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A day trip to meknes a half hour far from Fes.
is worth a visit.you can take the train from fes train station.the ticket is can be purchased from the station.
The trains are clean comfy and arrive and depart on time.
Written Mar 3, 2012
Beni Mellal sits at the foot of Mount Tassemit and is the capital city of the Tadla-Azilal region. You will pass through this area on the way to Fez from Marrakech. There is a restaurant and café on the highway which also has a mineral shop attached to it.
Written Mar 12, 2009
High on the hills overlooking the city are the Merenid Tombs. They were originally built within the walls of the old Merenid Kasbah. There are little remains of the structure and you can only reach the ruins by taking a goat path from the road. If you do make the climb, the views from the top over Fez are supposed to be well worth the effort.
Written Mar 7, 2009
As we drove through the villages I managed to take this photo of carpets belonging to a local house being left to dry after being washed. Something we would never see at home, but common place in Morocco. These carpets would be luxury items in our homes but here in Morocco are treated as common everyday items.
We actually purchased a hall runner rug in Marrakech and are yet to attempt to hand wash such a precious carpet.
Written Feb 4, 2009
Driving from Marrakech to Fes we left the lowland farming districts and climbed the Atlas Mountains which are snowcapped during winter. As it was September and the end of summer we did not see any snow, however the terrain was rugged and bare, with little grass and some some subsistance farmers with their small flocks of sheep and goats.
However we passed some large lakes, possibly dams which capture the water from the melted snow and provide irrigation for the rich farmlands which we had driven through for several hours after departing Marrakech.
Written Feb 3, 2009
On the road to Fes we passed through many towns and villages, always with the camera ready for that unusual photo, and there were many. The wall around this primary school has been put to use to help children learn their numbers.
Far better than graffiti, can we learn something from this!
Written Feb 3, 2009
A few kilometers south of Fes by petit taxi is a excellent pottery/tile artisan area.
From my journal:
We entered their small workshop and found two rows of crouched men chipping tiles with hammers. Their ‘work stations’ were haphazard piles of rocks, blocks and tiles that had no perceptible functionality; as though their fathers’ fathers had stacked the blocks generations ago and the men saw no reason to question or improve upon their fathers’ design.
The delicate sound of clinking tile filled the air as each man carefully tapped his hammer against a fired tile, chipping off a precise triangle or a diamond or a complex geometric shape. As I noticed the bags and bags of the shapes surrounding them I imagined crouching awkwardly like this hour after hour, day after day, chipping out bag after bag of blue triangles or yellow diamonds. How uncomfortable and tedious and monotonous and dull: my knees aching and my day’s highlight coming when the boss tells me to switch from blue triangles to yellow diamonds. The guy to my left telling and re-telling the same joke about the camel and the tent maker, the guy to my right with his endless complaints about his wife’s cooking: “She can’t even boil couscous!”, the guy across from me constantly complaining “I hate these cursed yellow stars, why do I always have to make the yellow stars? How come Ahmad always gets the easy shapes?”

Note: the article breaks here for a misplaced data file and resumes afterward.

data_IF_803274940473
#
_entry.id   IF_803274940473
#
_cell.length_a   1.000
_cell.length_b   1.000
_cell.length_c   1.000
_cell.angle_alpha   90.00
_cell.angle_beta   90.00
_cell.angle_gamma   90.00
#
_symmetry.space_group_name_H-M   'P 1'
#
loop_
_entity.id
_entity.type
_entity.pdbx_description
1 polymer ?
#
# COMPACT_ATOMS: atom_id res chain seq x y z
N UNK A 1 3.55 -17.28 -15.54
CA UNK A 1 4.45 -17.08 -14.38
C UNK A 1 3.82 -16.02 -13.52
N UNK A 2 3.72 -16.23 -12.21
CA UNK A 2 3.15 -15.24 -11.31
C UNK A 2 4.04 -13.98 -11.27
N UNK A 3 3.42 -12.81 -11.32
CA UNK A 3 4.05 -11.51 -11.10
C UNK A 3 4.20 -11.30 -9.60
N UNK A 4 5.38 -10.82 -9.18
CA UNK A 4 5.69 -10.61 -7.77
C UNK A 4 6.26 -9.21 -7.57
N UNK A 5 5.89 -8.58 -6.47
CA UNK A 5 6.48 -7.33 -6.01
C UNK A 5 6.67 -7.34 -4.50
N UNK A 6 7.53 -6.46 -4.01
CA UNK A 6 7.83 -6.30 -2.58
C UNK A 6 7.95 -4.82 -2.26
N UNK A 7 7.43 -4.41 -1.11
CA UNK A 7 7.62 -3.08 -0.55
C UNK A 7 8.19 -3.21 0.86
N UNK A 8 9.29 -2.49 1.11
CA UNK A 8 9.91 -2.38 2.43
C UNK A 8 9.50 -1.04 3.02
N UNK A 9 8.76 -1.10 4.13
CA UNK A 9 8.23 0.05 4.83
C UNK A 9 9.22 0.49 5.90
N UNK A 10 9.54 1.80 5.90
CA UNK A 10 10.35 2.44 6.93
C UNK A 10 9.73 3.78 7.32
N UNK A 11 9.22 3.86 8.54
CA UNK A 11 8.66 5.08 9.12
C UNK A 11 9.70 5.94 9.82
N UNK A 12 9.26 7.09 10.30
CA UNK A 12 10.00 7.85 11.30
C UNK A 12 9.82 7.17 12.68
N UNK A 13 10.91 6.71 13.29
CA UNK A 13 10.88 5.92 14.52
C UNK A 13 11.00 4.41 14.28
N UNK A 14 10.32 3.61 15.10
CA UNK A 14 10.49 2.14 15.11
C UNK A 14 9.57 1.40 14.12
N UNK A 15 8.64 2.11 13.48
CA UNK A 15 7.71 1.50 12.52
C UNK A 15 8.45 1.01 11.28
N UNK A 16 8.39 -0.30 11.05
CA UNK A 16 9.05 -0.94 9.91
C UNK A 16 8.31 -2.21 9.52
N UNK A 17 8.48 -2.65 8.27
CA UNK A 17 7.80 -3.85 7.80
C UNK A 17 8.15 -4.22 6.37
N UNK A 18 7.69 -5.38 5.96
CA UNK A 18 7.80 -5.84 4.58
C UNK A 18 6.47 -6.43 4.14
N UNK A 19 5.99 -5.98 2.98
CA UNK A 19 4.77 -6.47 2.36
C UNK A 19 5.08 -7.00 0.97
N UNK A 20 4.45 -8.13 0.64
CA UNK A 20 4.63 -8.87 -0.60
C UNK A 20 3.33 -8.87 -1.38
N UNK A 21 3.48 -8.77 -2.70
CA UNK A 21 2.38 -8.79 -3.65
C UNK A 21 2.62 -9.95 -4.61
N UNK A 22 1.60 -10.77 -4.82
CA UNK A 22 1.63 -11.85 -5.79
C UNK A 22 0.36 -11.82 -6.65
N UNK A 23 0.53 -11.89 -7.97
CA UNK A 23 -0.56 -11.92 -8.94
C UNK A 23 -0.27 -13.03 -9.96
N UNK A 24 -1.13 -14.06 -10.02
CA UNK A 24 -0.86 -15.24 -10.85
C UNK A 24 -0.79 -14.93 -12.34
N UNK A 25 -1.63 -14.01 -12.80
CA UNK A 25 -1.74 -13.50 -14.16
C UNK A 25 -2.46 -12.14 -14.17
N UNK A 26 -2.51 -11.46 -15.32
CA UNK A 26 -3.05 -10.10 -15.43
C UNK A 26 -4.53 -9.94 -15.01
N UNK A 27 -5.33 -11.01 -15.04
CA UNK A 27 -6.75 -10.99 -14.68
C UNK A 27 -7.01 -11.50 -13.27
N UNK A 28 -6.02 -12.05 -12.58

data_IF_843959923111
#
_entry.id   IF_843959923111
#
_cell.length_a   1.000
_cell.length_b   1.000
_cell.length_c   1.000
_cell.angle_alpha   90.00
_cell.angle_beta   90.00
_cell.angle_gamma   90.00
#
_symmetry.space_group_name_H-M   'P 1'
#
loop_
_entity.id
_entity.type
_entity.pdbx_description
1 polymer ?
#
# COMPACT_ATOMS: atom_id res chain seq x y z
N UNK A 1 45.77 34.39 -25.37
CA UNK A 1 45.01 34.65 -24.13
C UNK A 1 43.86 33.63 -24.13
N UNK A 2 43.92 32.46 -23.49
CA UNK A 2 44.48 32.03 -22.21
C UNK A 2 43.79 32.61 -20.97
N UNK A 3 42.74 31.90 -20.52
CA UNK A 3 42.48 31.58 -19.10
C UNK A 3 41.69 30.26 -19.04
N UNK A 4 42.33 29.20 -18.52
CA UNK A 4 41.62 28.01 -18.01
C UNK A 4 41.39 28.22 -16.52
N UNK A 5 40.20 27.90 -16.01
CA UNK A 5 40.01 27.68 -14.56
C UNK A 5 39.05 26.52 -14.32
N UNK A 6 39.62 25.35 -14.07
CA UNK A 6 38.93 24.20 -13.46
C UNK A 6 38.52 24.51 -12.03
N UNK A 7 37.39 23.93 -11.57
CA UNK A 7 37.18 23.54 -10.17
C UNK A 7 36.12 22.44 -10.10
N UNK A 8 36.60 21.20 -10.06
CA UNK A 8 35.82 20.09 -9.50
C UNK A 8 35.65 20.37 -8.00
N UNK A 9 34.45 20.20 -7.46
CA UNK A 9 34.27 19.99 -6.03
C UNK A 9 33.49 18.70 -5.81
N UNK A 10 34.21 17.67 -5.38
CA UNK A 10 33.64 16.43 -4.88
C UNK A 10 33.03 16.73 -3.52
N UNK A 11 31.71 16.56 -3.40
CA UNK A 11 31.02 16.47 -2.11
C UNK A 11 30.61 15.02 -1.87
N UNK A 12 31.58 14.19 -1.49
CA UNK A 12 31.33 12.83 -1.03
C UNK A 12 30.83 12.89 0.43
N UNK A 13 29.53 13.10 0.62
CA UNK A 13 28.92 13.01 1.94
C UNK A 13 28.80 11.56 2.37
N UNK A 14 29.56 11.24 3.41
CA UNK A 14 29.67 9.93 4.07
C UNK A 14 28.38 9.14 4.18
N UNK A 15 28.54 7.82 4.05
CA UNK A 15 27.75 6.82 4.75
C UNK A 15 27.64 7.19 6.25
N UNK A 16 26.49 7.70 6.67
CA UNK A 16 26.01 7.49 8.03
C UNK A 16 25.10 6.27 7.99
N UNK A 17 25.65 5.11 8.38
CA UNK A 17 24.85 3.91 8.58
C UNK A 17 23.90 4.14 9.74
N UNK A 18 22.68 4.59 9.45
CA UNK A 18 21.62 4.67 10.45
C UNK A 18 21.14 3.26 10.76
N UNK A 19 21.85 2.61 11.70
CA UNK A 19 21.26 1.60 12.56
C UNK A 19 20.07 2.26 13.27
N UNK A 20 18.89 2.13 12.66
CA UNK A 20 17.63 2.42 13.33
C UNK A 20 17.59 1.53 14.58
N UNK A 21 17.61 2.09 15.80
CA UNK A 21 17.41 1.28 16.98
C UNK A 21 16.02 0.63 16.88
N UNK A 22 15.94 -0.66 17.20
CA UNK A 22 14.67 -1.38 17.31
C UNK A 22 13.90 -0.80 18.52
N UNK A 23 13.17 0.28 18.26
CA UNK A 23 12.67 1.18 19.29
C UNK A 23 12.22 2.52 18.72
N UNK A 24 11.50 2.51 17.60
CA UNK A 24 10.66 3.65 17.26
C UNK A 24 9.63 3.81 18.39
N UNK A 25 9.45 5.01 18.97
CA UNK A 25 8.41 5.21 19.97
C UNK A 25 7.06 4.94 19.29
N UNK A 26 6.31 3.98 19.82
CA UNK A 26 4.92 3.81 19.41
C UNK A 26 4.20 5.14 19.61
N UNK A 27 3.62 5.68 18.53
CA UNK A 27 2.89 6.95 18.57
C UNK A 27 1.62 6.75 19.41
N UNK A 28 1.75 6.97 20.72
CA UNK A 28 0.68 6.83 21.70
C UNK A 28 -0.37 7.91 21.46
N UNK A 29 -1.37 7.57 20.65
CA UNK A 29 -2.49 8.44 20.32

To me, their occupation looked like the job from hell, but the men joked and chatted, seemingly content with their careers. They were probably following their father’s lead, proud of their ability to rapidly cut the precise shapes that would one day become beautiful zelije.
As we nodded goodbye, one of the younger men smiled shyly and handed Kareen a small tile cut into the shape of a heart.
Updated Jul 19, 2007
Phone: Les Potteries de Fes
It's dark, scary and a bit dangerous.
So, cross yourself and plunge into the cave-like medina of Fes.
Anything could happen and that's what will make it fun to do at 1 in the morning.
* This is only for the fit, the bold and the reckless. Don't do it if your big idea of life is just living it.
Written Jan 16, 2007
Off The Beaten Path Tips? Find them here
Written Dec 19, 2006
Catch a grand taxi outside of Fes (about 130 Dh for the whole cab unless others are going out that way) and experience the intensity of Moulay Bouchta. This is not a bright little tourist town with everyone jumping to greet you. This town has the feel of a Riffian stronghold; proud, independent, and brave. Timing your visit to the Moussem of Moulay Bouchta (before Ramadan) would be ideal but anytime of the year would be good hiking and exploring for this small town.
Moulay Bouchta is, of course, a village of itself - and indeed, not connected to Fes. Because of it's proximity to Fes, I listed it here for those die hard hikers who are ready for more after Zalagh.
Written Oct 4, 2006
1 Review and 132 Opinions Everything was perfect - great location within easy reach of everywhere to be seen, lovely...
4 Reviews and 160 Opinions At the foot of one of the hills surround Fez is the Sofitel Palais Jamai Hotel, a former Palace. It...